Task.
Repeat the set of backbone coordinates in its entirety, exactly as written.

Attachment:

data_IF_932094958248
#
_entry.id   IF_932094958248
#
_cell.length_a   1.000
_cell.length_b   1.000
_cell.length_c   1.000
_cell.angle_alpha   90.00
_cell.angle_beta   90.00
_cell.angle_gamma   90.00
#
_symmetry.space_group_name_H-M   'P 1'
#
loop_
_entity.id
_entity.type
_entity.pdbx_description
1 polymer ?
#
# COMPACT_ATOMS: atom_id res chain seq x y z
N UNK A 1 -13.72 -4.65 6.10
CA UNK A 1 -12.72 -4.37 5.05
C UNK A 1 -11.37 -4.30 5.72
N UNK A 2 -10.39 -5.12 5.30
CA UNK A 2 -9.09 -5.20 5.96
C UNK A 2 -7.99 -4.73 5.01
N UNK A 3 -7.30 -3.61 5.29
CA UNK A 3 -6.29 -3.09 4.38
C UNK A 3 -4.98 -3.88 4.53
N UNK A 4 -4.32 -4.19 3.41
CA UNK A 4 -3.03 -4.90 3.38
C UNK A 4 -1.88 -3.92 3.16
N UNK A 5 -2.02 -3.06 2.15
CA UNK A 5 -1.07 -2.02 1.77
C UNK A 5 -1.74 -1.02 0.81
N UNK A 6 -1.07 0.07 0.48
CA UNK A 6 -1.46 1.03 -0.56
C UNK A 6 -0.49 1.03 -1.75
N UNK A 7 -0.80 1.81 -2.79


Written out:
data_IF_932094958248
#
_entry.id   IF_932094958248
#
_cell.length_a   1.000
_cell.length_b   1.000
_cell.length_c   1.000
_cell.angle_alpha   90.00
_cell.angle_beta   90.00
_cell.angle_gamma   90.00
#
_symmetry.space_group_name_H-M   'P 1'
#
loop_
_entity.id
_entity.type
_entity.pdbx_description
1 polymer ?
#
# COMPACT_ATOMS: atom_id res chain seq x y z
N UNK A 1 -13.72 -4.65 6.10
CA UNK A 1 -12.72 -4.37 5.05
C UNK A 1 -11.37 -4.30 5.72
N UNK A 2 -10.39 -5.12 5.30
CA UNK A 2 -9.09 -5.20 5.96
C UNK A 2 -7.99 -4.73 5.01
N UNK A 3 -7.30 -3.61 5.29
CA UNK A 3 -6.29 -3.09 4.38
C UNK A 3 -4.98 -3.88 4.53
N UNK A 4 -4.32 -4.19 3.41
CA UNK A 4 -3.03 -4.90 3.38
C UNK A 4 -1.88 -3.92 3.16
N UNK A 5 -2.02 -3.06 2.15
CA UNK A 5 -1.07 -2.02 1.77
C UNK A 5 -1.74 -1.02 0.81
N UNK A 6 -1.07 0.07 0.48
CA UNK A 6 -1.46 1.03 -0.56
C UNK A 6 -0.49 1.03 -1.75
N UNK A 7 -0.80 1.81 -2.79